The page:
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Wednesday, September 19, 2018
NEW YORK, Aug 6 2014 (IPS) - The Trans-Pacific Partnership (TPP) negotiations have been hitting headlines recently, but not for all the right reasons.
The media provides an incomplete picture of its implications, focusing mainly on its process and pre-occupations of the main parties to the negotiations. These negotiations, including the most recent meetings that took place in Ottawa, Canada, in July 2014, have been criticised by Canadian and international media for being veiled in secrecy.
There have been, however, leaks and statements which show the broad contours of the ongoing talks covering the large number of subject areas which aim to develop a “21st century” trade and investment regime.
There is little attention, if any, to the adverse market conditions that the TPP will generate, for countries not part of these negotiations; countries which are significantly contributing to the prosperity of those who are negotiating TPP.
The TPP is a proposed regional free trade agreement (FTA) being negotiated by 12 countries in the Asia-Pacific region, namely Australia, Brunei, Canada, Chile, Japan, Malaysia, Mexico, New Zealand, Peru, Singapore, the United States and Vietnam (contrast this with 160 members of World Trade Organisation).
The TPP nations together account for about one-third of world trade and foreign direct investment. Thus, there is a larger interconnected world outside the coverage of TPP which is economically crucial for all concerned. It is important that these negotiations do not create systems which are exclusionary, fragmenting and adversely affecting overall economic opportunities.
Today’s trade negotiations focus significantly on issues commonly referred to as non-tariff barriers. These include standards which specify requirements for products to be sold in specific markets.
These standards could have a larger general impact, such as environment or social standards, or have product-specific effects such as specifications for cars, electric gadgets, textiles and clothing, fruits, etc. The focus of TPP negotiations suggests that there is a strong possibility for markets and economic opportunities to get fragmented.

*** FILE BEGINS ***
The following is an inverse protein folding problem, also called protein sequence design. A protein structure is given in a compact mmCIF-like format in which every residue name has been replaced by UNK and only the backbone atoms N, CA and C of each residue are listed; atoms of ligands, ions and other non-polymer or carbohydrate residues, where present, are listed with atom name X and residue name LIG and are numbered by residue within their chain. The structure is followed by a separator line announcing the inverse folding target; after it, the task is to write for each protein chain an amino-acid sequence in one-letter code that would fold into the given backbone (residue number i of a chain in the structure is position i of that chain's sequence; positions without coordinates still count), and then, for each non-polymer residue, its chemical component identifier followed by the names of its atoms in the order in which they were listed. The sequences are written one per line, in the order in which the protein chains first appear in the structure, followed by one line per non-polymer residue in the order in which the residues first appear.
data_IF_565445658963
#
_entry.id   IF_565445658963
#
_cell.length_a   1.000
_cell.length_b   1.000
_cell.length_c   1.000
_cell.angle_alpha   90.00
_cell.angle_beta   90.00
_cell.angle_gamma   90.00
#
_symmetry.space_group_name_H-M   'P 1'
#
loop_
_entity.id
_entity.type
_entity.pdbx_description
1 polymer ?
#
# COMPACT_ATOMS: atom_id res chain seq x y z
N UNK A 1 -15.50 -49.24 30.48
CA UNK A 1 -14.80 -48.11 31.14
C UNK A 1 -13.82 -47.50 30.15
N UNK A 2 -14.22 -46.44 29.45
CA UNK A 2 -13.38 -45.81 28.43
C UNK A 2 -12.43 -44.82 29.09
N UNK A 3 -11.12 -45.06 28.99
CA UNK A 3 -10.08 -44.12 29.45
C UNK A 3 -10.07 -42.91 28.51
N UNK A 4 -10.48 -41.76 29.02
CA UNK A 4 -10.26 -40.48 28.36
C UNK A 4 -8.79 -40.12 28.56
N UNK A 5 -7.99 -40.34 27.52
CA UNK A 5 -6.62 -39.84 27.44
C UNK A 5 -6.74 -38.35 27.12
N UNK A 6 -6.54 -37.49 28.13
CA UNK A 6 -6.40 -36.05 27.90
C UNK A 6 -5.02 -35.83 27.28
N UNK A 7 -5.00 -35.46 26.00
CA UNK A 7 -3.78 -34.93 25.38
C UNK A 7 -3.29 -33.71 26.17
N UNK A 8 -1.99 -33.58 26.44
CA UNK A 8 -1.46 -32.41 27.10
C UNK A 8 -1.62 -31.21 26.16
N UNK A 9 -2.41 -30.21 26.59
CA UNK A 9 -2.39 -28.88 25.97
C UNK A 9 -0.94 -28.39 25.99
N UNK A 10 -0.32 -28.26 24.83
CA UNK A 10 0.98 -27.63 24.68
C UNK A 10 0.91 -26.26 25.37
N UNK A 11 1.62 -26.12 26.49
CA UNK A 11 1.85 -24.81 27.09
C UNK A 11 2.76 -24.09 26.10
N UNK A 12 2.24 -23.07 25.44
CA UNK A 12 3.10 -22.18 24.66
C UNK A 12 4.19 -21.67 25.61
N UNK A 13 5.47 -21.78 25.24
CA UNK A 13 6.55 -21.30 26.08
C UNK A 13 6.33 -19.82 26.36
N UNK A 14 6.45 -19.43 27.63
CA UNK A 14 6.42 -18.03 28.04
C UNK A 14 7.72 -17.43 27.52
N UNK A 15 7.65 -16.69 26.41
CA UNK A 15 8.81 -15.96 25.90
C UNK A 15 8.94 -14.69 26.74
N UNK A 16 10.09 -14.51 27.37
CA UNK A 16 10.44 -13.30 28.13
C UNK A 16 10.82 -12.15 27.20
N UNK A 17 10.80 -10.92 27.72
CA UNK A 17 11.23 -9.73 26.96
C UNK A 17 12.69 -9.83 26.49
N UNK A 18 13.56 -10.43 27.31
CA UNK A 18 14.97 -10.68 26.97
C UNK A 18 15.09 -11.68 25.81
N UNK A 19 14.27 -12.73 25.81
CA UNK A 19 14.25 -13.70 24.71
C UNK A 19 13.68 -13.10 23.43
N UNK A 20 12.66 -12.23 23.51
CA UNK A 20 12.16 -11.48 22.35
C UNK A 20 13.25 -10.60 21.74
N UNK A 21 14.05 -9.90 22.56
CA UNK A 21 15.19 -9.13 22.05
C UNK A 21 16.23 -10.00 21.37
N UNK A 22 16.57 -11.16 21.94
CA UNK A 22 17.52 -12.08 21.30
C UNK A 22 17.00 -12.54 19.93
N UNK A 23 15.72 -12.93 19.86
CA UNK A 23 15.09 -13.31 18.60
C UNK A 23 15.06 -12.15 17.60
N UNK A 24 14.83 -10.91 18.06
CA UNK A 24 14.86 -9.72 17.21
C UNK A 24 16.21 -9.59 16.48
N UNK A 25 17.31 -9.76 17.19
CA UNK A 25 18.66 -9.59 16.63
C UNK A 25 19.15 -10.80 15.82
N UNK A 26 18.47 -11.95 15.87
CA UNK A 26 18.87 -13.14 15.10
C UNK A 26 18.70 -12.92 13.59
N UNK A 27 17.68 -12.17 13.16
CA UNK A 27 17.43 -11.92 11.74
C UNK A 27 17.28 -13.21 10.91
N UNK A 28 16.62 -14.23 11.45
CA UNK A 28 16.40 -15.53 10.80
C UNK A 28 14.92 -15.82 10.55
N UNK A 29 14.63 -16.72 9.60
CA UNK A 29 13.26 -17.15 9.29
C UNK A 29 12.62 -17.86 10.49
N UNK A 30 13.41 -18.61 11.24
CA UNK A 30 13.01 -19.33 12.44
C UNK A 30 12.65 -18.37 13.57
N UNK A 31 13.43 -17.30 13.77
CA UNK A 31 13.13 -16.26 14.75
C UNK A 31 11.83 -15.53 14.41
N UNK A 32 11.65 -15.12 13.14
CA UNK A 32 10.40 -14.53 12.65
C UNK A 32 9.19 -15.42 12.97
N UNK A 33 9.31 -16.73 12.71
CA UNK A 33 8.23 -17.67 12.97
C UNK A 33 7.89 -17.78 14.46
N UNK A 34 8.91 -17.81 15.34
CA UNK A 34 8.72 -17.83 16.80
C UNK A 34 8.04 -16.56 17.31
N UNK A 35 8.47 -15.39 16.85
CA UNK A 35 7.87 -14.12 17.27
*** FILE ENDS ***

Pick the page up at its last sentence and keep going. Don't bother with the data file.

That would create major difficulties for all. This can be prevented through specific steps to create inclusive systems, which are essential in our increasingly inter-dependent world.
In the next five to seven years, the rapid growth of middle class in regions outside the TPP and global links between trade and sustainable development could create significant potential conflicts without inclusive systems.
Just recently, I was in Beijing, China for a workshop that discussed the Implications of TPP for China and India in detail. At the event, co-organised by the International Institute for Sustainable Development (IISD), the International Centre for Trade and Sustainable Development (ICTSD) and the China Society for WTO Studies (CWTO), I made two strong recommendations for India, China and even other developing nations: (i) that these countries should upgrade their capacities for policies and meeting evolving standards, so that their access to major markets could continue without significant problems, and (ii) that non-TPP countries should combine forces to push for the development of more inclusive trade systems, and suggest ways of doing so.
However, the main action to develop inclusive systems within TPP has to be from those negotiating the agreement, so as to maintain substantive and effective linkages with the rest of the world.
While some additional countries may join the TPP, whenever concluded, others which may find it more difficult to do so would nonetheless be important parts of a trading system providing opportunities for sustained prosperity for all economies. Restraining their effective participation would mean restraining the positive potential of the system as a whole.